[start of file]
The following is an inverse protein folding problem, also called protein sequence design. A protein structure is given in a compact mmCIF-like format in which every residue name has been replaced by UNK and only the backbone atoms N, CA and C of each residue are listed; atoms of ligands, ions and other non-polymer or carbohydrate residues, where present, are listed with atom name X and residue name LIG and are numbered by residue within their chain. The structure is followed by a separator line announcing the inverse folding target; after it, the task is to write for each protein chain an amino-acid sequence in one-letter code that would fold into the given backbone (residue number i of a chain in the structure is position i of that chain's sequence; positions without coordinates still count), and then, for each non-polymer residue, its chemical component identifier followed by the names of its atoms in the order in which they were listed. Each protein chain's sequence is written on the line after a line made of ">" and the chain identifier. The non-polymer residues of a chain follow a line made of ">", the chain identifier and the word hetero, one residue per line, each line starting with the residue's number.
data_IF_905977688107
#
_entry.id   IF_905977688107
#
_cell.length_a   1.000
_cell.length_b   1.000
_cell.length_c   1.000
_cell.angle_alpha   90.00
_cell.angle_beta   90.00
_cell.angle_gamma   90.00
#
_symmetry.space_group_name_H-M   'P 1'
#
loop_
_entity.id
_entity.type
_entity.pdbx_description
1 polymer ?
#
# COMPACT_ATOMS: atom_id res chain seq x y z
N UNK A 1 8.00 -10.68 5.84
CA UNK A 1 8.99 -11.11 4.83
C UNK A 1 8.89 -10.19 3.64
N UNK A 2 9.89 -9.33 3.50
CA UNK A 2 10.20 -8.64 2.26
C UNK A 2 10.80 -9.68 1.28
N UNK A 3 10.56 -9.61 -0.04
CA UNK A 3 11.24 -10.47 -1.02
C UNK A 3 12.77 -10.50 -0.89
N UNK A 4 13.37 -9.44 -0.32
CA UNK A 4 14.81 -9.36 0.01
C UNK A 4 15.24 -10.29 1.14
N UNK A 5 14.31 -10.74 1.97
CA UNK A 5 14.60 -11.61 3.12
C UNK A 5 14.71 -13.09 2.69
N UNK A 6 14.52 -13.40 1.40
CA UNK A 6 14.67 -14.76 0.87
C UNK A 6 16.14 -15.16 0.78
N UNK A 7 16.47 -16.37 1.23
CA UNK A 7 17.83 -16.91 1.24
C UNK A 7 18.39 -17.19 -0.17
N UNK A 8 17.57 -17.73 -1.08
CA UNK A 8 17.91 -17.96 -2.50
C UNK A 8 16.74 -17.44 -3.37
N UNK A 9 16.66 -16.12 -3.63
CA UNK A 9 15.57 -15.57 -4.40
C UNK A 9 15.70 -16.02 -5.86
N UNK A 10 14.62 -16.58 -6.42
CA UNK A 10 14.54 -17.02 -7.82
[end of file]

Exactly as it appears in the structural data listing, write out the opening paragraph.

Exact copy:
The following is an inverse protein folding problem, also called protein sequence design. A protein structure is given in a compact mmCIF-like format in which every residue name has been replaced by UNK and only the backbone atoms N, CA and C of each residue are listed; atoms of ligands, ions and other non-polymer or carbohydrate residues, where present, are listed with atom name X and residue name LIG and are numbered by residue within their chain. The structure is followed by a separator line announcing the inverse folding target; after it, the task is to write for each protein chain an amino-acid sequence in one-letter code that would fold into the given backbone (residue number i of a chain in the structure is position i of that chain's sequence; positions without coordinates still count), and then, for each non-polymer residue, its chemical component identifier followed by the names of its atoms in the order in which they were listed. Each protein chain's sequence is written on the line after a line made of ">" and the chain identifier. The non-polymer residues of a chain follow a line made of ">", the chain identifier and the word hetero, one residue per line, each line starting with the residue's number.